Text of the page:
Women Are At High Risk of Diabetes Due to Beauty Products
A new study led by the researchers from Birgham sand Women's Hospital (BWH) have shown a close association between excessive concentration of phthalates in the body and simultaneously an increased risk of diabetes in women. Most people in the United States are exposed to pathalates that are available in moisturizers, nail polishes, soaps, hair sprays and perfumes that increase the risk of diabetes in women than in men. Phthalates are the chemical compounds found in plasticisers - the substance added to plastic to make it flexible and transparent.
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This study was published in the Journal Environmental Health Perspective, was led by Tamarra James Todd, a researcher in the division of women's health at Brigham and Women's Hospital, in Boston.
In order to conduct the study the researchers examined data from a government study of 2350 women aged 20 to 80. Participants were part of the National Health and Nutrition Examination Survey between 2001 and 2008. The researchers found that those with the highest levels of certain types of phathalates in their urine had up to twice the likelihood of having diabetes compared with those with the lowest, despite controlling for sociodemographic, behavioral and dietary factors.
About 9 percent of those with a high level of one type, called mono-isobutyl phthalate, had diabetes compared with 5 percent of those with the lowest levels of this chemical. But phthalates are found in medical tubing, IV bags, and certain medications. Hence it is assumed that the one with diabetes are more likely to have higher levels due to the fact that they take more medications and have more medical treatments.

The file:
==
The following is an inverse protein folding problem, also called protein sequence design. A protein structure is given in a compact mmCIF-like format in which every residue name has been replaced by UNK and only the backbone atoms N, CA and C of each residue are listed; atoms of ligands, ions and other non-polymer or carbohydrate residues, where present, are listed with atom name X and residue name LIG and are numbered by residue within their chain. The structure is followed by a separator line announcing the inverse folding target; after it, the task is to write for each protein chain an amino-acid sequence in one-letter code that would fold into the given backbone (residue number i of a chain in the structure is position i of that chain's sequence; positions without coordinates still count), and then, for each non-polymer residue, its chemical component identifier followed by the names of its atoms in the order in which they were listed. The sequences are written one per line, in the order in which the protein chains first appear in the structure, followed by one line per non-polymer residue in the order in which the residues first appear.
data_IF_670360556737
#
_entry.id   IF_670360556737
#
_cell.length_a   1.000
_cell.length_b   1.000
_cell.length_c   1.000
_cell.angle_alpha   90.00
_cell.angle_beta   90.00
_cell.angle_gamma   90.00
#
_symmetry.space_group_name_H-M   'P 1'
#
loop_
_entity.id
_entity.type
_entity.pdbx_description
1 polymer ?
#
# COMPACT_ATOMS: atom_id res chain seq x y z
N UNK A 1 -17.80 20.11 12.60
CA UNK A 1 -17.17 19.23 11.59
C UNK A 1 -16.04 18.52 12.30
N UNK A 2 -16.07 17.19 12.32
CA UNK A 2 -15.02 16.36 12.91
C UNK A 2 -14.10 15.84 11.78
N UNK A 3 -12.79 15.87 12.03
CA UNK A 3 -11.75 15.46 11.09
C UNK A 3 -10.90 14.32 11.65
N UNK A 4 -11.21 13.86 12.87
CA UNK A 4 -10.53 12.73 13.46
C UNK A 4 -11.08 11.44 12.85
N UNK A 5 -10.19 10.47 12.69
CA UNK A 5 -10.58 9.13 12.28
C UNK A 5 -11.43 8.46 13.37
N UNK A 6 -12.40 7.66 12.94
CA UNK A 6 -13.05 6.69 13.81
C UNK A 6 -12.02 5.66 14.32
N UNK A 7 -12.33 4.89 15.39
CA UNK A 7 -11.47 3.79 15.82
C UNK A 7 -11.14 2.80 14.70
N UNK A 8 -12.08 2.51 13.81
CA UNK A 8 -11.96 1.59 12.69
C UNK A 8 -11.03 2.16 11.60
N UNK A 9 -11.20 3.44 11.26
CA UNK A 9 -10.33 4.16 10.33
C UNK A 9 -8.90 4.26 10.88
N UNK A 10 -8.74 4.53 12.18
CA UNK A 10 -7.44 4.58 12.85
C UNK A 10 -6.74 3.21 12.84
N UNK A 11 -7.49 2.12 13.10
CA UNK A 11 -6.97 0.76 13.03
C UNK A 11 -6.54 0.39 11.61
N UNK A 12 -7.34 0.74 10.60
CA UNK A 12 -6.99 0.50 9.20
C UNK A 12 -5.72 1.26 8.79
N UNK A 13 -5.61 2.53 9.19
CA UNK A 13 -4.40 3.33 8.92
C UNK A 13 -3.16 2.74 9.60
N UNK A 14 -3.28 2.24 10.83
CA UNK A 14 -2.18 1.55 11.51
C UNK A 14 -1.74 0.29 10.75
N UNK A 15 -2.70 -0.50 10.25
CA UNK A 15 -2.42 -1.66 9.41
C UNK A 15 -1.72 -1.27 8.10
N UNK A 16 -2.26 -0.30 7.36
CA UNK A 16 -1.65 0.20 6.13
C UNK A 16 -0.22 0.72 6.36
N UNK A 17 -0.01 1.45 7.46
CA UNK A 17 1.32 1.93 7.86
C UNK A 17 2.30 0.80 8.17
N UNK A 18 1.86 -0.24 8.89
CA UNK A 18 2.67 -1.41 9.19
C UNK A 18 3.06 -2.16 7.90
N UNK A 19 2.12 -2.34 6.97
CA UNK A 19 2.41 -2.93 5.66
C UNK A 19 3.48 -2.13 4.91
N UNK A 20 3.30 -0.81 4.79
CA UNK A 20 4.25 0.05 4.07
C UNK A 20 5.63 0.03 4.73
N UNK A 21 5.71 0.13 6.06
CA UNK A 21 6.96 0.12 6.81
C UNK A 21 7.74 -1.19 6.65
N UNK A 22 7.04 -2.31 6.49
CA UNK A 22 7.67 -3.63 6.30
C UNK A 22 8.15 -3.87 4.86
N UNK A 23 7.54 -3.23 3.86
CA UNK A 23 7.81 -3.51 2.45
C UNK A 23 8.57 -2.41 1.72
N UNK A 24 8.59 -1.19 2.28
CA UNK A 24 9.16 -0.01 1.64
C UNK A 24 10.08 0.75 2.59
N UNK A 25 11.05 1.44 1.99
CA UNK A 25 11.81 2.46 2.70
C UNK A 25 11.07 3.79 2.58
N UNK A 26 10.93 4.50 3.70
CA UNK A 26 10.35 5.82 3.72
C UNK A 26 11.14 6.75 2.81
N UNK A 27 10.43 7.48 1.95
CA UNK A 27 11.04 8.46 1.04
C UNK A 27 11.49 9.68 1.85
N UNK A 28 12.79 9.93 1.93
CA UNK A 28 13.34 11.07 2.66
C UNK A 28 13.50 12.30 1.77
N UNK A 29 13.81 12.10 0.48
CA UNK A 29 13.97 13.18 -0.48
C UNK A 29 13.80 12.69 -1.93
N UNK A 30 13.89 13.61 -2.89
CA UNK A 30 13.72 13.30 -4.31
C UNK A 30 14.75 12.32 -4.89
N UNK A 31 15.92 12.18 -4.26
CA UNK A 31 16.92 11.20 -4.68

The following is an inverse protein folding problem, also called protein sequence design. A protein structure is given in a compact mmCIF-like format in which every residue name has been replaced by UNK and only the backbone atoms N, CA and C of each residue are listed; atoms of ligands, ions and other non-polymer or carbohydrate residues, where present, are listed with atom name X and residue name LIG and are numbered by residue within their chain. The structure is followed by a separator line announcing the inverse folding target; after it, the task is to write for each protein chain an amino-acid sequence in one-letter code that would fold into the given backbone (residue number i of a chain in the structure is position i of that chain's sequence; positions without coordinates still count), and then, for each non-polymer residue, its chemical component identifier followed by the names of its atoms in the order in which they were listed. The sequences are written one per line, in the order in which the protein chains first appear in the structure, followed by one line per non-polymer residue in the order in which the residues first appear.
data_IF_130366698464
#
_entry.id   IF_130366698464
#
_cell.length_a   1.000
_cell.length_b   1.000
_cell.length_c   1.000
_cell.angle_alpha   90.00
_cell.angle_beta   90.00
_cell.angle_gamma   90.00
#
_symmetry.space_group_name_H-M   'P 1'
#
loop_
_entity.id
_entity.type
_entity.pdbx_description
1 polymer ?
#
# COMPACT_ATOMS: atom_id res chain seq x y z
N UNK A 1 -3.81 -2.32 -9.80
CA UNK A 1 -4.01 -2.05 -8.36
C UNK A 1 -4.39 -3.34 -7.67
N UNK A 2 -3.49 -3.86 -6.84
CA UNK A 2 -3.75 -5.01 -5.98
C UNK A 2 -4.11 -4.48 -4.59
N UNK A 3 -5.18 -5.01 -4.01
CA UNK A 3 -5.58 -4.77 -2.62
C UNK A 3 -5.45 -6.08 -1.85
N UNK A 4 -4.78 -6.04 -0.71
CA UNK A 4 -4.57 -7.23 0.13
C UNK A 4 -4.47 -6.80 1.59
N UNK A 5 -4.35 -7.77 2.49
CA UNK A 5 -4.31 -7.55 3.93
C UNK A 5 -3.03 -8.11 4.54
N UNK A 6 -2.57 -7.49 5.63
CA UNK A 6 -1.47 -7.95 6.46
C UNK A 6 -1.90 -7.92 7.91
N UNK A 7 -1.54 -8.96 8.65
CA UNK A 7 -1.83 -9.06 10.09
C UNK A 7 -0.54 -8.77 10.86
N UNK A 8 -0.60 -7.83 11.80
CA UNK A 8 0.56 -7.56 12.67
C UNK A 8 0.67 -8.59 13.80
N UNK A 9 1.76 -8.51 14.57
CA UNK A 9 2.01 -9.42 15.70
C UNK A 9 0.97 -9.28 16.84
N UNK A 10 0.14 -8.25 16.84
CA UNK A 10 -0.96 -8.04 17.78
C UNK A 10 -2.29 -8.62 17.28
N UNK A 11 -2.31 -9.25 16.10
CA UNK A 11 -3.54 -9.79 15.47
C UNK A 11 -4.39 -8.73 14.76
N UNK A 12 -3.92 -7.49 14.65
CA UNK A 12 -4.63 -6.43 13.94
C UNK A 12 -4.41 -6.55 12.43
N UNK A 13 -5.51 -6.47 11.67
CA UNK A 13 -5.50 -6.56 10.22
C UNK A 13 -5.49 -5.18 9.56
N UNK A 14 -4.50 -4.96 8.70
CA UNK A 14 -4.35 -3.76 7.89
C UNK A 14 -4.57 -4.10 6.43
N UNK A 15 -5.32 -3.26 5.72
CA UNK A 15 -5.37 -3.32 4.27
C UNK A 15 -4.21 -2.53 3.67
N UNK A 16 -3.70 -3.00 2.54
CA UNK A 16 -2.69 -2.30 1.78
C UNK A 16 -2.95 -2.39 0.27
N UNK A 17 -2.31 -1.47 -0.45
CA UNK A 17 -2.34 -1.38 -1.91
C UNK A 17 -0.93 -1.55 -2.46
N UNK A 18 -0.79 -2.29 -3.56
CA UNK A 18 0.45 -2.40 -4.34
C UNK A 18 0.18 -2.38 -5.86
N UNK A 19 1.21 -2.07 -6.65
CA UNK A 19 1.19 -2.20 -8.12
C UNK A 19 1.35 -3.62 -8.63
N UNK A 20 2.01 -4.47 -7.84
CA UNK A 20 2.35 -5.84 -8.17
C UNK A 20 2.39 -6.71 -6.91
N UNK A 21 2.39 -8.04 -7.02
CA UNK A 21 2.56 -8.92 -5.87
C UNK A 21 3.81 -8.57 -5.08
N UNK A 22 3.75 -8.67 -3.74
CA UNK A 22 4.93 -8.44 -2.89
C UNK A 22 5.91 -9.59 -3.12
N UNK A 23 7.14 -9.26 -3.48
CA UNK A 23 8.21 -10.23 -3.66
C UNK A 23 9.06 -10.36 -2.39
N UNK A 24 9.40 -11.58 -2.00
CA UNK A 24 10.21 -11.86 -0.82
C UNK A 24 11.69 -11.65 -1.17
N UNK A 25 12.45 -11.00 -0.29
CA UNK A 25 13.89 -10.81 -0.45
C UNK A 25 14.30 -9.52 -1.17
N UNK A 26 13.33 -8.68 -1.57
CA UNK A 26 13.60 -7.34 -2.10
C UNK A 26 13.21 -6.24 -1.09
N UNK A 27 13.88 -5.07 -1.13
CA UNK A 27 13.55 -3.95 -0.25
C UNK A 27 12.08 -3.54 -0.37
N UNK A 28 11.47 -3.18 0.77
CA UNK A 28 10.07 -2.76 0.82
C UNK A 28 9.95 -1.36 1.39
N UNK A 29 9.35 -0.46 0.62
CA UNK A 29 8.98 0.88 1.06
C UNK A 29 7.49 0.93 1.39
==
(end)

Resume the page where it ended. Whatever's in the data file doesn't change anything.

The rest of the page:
Dr. Tamarra James-Todd, PhD, a researcher in the Division of Women's Health at BWH, said: "This is an important first step in exploring the connection between phthalates and diabetes. We know that in addition to being present in personal care products, phthalates also exist in certain types of medical devices and medication that is used to treat diabetes and this could also explain the higher level of phthalates in diabetic women. So overall, more research is needed."
A sub-study on women without diabetes was conducted by the researchers. They found that the diabetic women with higher levels of pthalates tended to have higher blood glucose levels. According to James Todd these both are precursors of diabetes.
James Todd concluded saying, "Companies are not required to disclose whether there are phthalates in products, but almost anything that contains "fragrance" has these chemicals. More products are emerging with labels that say "phthalate-free," but the packaging could still be full of them. There's not much we can do as consumers. Hopefully, these findings will spur additional research."